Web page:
Similarly, injured workers are obligated to contact their employer following injury, maintain communication, and work with their employer to identify suitable work. The duty to cooperate also imposes a further obligation on workers to not unreasonably refuse to accept suitable work.

Where a dispute arises between an employer and worker regarding the worker’s return, an application can be made to WorkSafeBC who will make a determination within 60 days. WorkSafeBC also has discretion to suspend a worker’s compensation payments until they comply with the process.

The duty to cooperate applies to claims with injury dates on or after January 1, 2022.

The Duty to Maintain Employment

The duty to maintain employment applies primarily to employers with 20 or more workers.

Where a worker has been continuously employed (full or part-time) with an employer for at least 12 months prior to injury and that worker becomes disabled from earning full wages at their pre-injury work due to a workplace injury, the employer is obligated to maintain the employment of the injured worker.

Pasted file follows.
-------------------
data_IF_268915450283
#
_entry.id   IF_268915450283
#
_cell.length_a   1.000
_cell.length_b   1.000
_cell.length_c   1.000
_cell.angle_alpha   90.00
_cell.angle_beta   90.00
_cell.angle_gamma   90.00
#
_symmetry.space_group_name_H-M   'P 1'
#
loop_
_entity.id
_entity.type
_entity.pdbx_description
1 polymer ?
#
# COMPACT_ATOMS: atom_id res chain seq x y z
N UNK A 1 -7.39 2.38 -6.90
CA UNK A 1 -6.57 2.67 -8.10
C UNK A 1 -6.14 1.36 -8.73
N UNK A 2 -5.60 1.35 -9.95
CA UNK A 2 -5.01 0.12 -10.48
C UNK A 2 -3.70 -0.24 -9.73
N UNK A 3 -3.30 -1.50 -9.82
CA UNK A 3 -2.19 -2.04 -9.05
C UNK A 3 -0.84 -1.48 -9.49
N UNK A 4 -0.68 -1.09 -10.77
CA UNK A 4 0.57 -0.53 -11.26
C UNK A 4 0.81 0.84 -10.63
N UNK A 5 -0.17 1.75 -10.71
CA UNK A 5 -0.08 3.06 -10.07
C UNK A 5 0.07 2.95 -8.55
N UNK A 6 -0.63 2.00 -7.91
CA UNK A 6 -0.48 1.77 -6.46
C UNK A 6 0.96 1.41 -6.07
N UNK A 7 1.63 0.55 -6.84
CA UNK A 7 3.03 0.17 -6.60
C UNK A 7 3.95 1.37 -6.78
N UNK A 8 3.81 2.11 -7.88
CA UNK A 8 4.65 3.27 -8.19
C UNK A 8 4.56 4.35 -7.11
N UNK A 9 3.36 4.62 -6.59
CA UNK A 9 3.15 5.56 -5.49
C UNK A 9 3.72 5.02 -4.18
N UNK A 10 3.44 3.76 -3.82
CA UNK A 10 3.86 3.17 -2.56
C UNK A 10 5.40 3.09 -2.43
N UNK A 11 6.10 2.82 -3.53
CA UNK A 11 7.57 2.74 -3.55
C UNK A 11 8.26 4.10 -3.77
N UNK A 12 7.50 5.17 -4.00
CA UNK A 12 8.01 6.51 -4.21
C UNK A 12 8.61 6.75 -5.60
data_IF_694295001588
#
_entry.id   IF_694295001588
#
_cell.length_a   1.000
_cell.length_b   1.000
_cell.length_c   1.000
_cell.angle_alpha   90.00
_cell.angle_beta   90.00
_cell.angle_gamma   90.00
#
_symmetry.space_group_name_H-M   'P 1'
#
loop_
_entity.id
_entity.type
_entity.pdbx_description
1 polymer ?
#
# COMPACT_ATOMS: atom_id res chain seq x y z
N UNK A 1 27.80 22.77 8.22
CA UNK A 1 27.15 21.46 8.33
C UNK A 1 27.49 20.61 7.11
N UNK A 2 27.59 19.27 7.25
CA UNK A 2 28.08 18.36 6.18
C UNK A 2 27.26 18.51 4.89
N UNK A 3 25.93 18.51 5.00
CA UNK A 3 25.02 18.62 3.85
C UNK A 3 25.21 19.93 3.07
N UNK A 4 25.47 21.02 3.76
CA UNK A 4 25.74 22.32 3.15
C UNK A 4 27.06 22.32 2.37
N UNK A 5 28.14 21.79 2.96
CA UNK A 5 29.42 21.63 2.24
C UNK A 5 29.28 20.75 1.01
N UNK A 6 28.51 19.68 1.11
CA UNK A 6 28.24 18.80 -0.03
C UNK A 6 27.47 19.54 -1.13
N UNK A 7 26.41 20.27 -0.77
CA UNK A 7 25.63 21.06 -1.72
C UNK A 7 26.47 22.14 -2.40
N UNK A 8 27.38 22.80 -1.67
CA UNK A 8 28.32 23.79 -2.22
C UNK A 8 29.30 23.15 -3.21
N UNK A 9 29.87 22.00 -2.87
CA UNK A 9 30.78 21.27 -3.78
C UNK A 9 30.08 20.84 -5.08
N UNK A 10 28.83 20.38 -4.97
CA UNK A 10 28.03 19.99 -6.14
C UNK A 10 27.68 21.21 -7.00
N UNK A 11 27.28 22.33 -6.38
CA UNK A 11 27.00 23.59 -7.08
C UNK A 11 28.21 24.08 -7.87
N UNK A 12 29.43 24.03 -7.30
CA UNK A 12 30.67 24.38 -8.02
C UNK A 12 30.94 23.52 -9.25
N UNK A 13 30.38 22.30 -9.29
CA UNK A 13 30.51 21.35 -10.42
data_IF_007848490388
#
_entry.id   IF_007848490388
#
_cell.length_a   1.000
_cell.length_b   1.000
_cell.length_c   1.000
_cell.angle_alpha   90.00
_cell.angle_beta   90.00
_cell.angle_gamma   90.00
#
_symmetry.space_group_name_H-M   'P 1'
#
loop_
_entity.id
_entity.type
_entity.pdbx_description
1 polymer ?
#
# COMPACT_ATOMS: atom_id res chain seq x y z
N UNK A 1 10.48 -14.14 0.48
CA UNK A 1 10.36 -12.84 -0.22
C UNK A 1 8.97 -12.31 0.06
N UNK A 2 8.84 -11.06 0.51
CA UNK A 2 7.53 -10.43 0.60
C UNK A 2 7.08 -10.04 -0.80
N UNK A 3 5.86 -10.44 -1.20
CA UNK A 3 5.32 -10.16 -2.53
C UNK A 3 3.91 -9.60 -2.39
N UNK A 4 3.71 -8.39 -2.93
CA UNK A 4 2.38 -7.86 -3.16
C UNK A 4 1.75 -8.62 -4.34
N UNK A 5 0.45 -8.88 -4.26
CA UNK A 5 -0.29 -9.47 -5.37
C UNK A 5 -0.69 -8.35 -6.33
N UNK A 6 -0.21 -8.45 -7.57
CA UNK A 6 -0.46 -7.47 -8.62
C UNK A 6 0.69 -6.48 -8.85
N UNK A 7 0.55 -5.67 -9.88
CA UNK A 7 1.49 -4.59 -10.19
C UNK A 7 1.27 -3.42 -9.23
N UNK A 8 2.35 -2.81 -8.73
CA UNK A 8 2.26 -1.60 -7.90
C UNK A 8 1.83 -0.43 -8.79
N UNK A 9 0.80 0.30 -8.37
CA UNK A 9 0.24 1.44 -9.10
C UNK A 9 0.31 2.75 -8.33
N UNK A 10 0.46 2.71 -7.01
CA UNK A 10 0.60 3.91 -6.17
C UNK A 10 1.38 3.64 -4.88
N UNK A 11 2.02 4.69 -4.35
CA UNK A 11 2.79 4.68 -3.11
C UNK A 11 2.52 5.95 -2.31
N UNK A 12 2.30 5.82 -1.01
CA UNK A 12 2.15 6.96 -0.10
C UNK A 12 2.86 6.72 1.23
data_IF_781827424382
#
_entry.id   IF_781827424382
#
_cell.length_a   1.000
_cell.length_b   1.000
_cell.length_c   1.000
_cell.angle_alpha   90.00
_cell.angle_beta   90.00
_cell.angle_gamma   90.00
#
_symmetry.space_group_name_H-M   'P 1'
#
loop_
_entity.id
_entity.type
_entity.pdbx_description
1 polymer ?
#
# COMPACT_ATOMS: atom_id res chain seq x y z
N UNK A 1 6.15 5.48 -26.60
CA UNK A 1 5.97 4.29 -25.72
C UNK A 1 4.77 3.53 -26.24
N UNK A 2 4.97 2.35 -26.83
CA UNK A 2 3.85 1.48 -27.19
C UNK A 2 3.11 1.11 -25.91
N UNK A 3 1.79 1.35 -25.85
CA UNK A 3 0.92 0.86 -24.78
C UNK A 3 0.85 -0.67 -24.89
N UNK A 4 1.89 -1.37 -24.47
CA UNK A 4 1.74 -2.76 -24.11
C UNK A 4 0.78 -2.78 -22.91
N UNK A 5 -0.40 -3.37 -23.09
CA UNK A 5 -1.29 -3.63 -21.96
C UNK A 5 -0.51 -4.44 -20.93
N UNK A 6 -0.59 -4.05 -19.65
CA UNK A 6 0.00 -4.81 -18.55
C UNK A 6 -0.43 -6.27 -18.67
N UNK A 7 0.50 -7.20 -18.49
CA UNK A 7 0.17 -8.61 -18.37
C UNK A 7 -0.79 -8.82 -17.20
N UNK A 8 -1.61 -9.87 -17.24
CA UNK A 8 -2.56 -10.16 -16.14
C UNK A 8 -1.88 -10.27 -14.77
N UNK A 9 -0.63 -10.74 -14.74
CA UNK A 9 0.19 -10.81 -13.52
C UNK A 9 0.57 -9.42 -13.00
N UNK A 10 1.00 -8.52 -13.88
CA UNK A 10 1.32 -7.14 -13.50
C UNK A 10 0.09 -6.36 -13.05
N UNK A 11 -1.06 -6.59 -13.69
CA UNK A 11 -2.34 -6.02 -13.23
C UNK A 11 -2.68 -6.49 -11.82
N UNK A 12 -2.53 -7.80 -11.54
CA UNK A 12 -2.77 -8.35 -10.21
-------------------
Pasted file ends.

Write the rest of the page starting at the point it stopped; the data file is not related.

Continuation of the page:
The nature and scope of the duty to maintain employment depends on the circumstances:

  • Where a worker is fit to carry out the essential duties of their work, with or without accommodation, an employer must offer the worker their pre-injury work or an alternative that is comparable in duties and earnings.
  • Where a worker is not fit to carry out the essential duties of their pre-injury work, but is able to work in some capacity, an employer must offer the worker the first suitable work that becomes available.

Further, an employer who is subject to the duty to maintain employment must make any changes to the work or workplace that are necessary to accommodate a worker, to the extent that they do not cause undue hardship.